• It is at those moments when the image of Peter, James and John leaving their nets behind become inspirational. 

 

About the Story's Setting

The Sea of Galilee, also known as Kinneret, Lake of Gennesaret, or Lake Tiberias, is the largest freshwater lake in Israel. About 30 fishing towns surrounded the Sea of Galilee during Jesus' time, the largest town being Capernaum, visible on the right in the picture below. It is a fresh water lake and it is from this "sea" that Israel's homes have water. 

The Sea of Galilee is the location of the beginning of Jesus' public ministry. It is here Jesus begins the proclamation of the Good News we can share today.  Let us explore what happened near this lake.

Israel Tiberias taken in 2012 by tango7174 shared under a CreativeCommons licence


The calling of Simon (Peter), Andrew, James and John

Jesus’ calling of his first disciples is one of the most remembered stories of the Bible.  The event is recorded in all four gospels, although it is described slightly differently in each of them.  The first four disciples called were two pairs of brothers — Simon Peter & Andrew and James & John, the sons of Zebedee. (Luke does not mention Andrew in his version.)

Isn't it interesting that Jesus called brothers!   Since most of our students have siblings, it indicates that there's something powerful about families following Christ together, and helping Jesus "catch" the other fish in your family.

Who are these brothers?  While they may have been simple fishermen, this is not to say they weren't community leaders or unskilled in the Torah. Indeed, Peter's brother Andrew, whom Luke doesn't immediately mention in the story, was a disciple of John the Baptist. 

Andrew seems to have met Jesus before Peter did. When John the Baptist points out Jesus, saying "Behold the Lamb" Andrew begins to follow Jesus. One of the first people Andrew was called to bring to Christ was his brother Peter. Then Andrew was required to take a back seat and allow his older brother to be the lead disciple.  But imagine the conversation between brothers around the family table. How could your students encourage their family members to meet Jesus?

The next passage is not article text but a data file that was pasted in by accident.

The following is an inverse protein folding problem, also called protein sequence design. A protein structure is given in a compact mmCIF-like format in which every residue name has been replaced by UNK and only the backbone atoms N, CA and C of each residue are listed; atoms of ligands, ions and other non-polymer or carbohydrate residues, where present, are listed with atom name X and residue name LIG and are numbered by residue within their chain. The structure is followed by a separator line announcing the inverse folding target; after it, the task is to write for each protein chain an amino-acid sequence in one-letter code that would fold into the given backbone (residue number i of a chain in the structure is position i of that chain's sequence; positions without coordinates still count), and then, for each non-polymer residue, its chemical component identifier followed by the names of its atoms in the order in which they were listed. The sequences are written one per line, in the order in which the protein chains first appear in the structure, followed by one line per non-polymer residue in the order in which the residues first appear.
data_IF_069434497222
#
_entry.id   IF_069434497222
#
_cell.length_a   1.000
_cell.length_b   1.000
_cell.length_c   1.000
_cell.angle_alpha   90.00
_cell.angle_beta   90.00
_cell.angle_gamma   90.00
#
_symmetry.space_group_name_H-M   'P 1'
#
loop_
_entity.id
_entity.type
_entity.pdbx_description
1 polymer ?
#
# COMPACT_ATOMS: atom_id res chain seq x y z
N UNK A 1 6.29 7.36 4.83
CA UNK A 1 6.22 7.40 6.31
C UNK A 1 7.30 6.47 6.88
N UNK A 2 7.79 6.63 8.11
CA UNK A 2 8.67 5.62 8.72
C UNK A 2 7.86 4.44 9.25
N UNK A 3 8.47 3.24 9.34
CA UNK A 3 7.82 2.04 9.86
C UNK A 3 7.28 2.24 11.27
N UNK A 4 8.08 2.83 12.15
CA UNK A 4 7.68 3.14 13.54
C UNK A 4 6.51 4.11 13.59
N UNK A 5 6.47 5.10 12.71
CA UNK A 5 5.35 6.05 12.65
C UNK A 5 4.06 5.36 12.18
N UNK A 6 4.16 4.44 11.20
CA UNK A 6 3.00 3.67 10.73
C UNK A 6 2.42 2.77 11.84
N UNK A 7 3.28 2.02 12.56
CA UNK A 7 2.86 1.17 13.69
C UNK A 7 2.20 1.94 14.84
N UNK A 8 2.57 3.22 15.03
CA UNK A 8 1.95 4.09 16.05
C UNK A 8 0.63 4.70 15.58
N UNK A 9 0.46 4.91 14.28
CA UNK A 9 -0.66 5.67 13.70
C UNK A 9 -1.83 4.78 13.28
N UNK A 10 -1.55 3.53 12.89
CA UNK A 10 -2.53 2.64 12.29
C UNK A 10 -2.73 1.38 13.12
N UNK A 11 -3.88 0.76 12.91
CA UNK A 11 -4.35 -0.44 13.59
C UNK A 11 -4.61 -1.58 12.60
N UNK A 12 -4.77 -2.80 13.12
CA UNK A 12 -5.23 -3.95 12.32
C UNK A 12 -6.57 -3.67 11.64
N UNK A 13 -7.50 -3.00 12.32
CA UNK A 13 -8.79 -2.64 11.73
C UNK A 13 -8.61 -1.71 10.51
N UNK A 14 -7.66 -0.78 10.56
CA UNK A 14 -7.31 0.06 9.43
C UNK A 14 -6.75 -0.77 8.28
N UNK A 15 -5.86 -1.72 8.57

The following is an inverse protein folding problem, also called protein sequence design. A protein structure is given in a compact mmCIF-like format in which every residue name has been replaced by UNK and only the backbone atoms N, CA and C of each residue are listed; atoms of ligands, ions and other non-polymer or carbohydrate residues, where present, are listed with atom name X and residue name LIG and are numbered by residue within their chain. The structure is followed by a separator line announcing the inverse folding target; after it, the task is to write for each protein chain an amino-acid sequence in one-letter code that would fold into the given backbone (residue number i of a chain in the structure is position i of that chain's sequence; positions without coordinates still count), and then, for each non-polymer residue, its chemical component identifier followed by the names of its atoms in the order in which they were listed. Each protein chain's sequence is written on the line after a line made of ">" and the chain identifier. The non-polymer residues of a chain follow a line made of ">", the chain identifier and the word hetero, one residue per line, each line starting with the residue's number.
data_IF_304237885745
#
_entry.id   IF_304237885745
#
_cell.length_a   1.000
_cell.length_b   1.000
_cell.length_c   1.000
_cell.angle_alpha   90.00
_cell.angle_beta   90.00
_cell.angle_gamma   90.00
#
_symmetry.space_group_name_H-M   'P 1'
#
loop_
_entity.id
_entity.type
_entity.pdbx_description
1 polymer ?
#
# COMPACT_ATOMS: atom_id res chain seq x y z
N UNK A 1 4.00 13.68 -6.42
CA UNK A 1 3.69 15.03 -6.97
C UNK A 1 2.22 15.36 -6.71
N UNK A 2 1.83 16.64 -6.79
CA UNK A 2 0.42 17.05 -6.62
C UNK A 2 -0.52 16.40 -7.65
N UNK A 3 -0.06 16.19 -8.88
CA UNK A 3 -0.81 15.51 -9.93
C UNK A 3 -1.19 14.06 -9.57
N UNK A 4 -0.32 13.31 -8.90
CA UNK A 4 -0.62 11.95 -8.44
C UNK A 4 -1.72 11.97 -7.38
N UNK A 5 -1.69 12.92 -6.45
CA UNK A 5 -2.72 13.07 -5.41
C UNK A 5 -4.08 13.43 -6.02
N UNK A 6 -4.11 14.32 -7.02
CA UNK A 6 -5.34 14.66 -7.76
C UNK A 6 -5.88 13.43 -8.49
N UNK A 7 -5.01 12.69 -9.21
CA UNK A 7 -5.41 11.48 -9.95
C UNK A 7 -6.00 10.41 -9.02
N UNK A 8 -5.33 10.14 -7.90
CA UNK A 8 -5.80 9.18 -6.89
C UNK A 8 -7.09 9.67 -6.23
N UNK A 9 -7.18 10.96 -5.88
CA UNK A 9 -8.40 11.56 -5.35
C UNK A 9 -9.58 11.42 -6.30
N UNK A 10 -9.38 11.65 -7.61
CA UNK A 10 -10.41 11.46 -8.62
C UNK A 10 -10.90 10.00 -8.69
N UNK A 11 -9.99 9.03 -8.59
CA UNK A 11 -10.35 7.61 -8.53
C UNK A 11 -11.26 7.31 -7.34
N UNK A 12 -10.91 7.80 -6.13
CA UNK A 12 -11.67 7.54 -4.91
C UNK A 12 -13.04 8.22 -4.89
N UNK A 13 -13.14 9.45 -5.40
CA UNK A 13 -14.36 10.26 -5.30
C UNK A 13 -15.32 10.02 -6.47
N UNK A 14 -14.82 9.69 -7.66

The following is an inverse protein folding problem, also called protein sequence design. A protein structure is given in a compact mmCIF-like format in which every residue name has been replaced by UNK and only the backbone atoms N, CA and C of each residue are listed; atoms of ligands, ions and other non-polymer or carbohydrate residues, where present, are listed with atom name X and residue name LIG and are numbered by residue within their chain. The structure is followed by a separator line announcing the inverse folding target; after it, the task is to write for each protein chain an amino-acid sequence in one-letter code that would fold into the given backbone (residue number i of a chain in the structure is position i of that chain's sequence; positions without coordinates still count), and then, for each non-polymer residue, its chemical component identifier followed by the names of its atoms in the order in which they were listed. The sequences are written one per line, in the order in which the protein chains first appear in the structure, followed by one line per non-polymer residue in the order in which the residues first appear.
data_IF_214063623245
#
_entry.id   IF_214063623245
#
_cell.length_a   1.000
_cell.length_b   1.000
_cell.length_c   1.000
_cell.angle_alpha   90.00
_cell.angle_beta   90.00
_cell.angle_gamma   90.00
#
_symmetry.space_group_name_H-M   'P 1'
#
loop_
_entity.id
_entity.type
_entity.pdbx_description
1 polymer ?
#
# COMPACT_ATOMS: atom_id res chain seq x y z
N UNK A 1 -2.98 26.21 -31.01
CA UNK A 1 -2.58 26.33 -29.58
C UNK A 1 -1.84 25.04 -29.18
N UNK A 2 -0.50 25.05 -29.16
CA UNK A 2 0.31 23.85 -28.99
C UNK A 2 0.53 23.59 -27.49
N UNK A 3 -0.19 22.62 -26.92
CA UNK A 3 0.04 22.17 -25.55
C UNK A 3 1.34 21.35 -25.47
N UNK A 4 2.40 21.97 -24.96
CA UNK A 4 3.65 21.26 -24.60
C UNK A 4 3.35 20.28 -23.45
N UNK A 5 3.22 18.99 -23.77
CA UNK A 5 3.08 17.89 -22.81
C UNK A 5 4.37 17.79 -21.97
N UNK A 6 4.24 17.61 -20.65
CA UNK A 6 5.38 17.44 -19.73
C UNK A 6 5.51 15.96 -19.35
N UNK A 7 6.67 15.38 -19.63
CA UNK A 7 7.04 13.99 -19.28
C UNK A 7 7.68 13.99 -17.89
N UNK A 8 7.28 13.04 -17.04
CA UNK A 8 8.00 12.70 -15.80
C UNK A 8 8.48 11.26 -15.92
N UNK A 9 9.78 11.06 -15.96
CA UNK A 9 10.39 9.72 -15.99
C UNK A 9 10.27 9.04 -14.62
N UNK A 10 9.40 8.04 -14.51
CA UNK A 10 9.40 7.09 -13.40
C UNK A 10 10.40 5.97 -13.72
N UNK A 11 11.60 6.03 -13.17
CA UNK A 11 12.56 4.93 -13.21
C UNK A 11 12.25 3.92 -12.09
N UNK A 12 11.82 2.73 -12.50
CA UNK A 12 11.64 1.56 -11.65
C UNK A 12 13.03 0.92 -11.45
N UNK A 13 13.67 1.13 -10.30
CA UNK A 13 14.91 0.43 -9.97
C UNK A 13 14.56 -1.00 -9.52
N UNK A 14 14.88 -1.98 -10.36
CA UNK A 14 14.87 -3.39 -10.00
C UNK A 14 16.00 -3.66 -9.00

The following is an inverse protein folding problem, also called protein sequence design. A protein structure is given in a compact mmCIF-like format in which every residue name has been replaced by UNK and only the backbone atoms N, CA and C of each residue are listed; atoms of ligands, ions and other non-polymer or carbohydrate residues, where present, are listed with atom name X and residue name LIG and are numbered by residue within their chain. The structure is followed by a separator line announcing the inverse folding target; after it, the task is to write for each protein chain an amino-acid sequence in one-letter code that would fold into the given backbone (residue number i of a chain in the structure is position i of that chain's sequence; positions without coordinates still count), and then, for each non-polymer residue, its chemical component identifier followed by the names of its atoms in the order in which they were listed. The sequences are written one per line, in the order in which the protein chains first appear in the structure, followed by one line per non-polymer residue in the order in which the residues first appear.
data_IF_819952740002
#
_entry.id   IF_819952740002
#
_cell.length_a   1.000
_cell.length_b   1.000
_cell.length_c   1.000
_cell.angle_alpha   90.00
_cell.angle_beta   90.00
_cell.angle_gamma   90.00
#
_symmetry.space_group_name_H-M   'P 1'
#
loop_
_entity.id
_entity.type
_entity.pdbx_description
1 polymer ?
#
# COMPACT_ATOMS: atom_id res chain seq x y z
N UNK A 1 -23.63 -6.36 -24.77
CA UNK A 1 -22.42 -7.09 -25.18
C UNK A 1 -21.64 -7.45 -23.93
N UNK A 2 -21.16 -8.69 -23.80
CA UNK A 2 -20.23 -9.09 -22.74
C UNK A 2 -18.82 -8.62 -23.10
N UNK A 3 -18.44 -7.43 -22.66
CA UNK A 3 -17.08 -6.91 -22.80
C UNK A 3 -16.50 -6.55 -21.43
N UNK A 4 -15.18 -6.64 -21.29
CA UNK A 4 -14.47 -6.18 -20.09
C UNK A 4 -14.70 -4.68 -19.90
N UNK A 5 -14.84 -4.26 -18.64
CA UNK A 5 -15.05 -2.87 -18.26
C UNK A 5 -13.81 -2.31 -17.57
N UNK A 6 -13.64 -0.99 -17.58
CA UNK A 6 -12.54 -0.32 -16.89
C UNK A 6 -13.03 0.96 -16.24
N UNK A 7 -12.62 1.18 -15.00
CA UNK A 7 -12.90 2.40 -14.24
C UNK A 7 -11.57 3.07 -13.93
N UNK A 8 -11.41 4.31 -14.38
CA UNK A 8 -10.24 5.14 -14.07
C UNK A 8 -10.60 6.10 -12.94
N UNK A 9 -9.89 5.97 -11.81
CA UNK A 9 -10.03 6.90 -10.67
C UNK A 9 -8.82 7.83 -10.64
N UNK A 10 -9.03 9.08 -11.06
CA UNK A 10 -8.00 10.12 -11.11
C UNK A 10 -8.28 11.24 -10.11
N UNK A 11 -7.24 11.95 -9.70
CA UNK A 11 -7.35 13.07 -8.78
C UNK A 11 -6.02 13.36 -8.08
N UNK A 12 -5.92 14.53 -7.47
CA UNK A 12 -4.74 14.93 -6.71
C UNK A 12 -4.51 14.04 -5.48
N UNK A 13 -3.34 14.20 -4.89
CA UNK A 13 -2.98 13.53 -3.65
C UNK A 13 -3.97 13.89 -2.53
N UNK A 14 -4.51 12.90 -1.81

James, son of Zebedee, was the older brother to John. James had a fishing partnership with Peter and Andrew. He and his brother were bold and energetic —which is probably why they are nicknamed "Sons of Thunder."  

Do you have a student in your class that has a little too much "thunder" ?   Perhaps God has a special role for them!

John, also a son of Zebedee, was the younger brother to James. Like Andrew, he had heard John the Baptist say "Behold the Lamb" and became willing to be a disciple.  But Jesus approached Peter first, and who knows why. Look around your own church and you may start to wonder why some were called, and others just don't seem to get it.... yet. Jesus is patient.

One thing we can conclude from these backgrounds is that the first disciples were likely "seekers."  They had taken the time to go hear John the Baptist, perhaps much in the same way that our friends and family "give church a try."   They were receptive though not yet believers. As a teacher, you undoubtedly have kids who are ready to hear, and these stories tell us that we might be surprised who responds!

"Big D" Disciples?

Sometimes teachers get caught up in the "Disciples vs disciples" dichotomy. The scripture says that Jesus calls everyone. "Every knee...." so to speak. We are all "Big D" disciples. Capitalizing the "D" is merely a way to let folks know you are referring to the original disciples. There is no pecking order among disciples. Jesus tells us that the mark of true discipleship is self-less-ness.  Jesus continues to be our leader. He pushes the fish towards our net.  He is The Great Fisherman. Our job is to help him with the haul.


  

CONTRIBUTORS:
Carol Hulbert, Jaymie Derden, Neil MacQueen, and Wendy Sempf

Photograph of Lake Tiberias, Israel; panoramic view near Capernaum, 2012, is offered by Tango7174 under a Creative Commons 3.0 License via Wikimedia Commons.  Photos from "Son of God" copyright 20th Century Fox, used under the educational-reference exception clause of US Copyright Law.

Copyright © 2015 by Rotation.org
Printed from https://www.rotation.org